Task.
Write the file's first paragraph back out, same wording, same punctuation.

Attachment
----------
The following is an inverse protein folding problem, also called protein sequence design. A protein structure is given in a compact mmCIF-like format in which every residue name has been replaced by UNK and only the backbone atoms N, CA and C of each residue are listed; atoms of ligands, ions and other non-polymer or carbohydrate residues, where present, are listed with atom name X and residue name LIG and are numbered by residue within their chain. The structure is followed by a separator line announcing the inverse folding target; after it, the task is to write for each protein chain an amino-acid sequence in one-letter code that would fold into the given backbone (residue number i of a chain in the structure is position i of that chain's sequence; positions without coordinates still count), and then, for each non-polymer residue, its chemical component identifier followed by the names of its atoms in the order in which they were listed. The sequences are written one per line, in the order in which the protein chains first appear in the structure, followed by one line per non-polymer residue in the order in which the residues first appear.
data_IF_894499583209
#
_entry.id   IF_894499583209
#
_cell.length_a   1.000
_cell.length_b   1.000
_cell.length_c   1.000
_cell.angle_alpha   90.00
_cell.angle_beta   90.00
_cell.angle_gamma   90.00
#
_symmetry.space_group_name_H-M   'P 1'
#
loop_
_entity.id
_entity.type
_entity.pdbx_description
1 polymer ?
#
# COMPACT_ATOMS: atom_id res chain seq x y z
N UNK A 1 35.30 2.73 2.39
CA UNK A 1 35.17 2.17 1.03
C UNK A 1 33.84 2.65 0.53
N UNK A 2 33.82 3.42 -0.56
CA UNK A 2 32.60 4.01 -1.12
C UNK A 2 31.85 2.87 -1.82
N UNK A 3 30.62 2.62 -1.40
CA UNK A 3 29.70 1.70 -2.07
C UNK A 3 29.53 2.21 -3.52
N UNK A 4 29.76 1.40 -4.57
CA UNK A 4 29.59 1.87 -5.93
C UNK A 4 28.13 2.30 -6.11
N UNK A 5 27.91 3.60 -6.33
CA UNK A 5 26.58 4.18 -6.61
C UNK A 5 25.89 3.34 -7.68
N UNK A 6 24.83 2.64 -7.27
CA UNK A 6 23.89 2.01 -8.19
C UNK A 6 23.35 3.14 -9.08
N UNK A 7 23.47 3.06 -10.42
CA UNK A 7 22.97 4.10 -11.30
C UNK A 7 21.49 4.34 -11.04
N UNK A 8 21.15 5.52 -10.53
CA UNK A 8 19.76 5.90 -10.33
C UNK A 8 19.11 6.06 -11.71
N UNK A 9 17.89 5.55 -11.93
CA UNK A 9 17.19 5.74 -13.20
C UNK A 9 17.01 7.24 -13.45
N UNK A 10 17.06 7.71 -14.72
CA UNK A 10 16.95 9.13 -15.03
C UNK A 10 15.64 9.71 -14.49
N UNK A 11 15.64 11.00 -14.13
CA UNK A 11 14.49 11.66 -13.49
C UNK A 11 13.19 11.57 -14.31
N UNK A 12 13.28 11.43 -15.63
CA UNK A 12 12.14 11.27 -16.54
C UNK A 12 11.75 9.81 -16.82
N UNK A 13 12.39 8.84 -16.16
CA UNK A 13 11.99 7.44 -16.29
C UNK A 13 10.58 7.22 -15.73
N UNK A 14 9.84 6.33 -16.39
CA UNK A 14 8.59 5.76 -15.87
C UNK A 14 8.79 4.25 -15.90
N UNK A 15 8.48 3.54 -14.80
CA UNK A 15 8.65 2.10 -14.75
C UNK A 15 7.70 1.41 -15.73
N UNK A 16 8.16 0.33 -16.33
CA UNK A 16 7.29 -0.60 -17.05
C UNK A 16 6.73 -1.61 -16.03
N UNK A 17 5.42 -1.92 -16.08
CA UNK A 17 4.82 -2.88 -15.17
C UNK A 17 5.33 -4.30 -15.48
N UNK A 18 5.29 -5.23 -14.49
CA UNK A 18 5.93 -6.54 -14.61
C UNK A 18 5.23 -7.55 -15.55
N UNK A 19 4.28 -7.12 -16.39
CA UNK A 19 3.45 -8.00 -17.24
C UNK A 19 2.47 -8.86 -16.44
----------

The following is an inverse protein folding problem, also called protein sequence design. A protein structure is given in a compact mmCIF-like format in which every residue name has been replaced by UNK and only the backbone atoms N, CA and C of each residue are listed; atoms of ligands, ions and other non-polymer or carbohydrate residues, where present, are listed with atom name X and residue name LIG and are numbered by residue within their chain. The structure is followed by a separator line announcing the inverse folding target; after it, the task is to write for each protein chain an amino-acid sequence in one-letter code that would fold into the given backbone (residue number i of a chain in the structure is position i of that chain's sequence; positions without coordinates still count), and then, for each non-polymer residue, its chemical component identifier followed by the names of its atoms in the order in which they were listed. The sequences are written one per line, in the order in which the protein chains first appear in the structure, followed by one line per non-polymer residue in the order in which the residues first appear.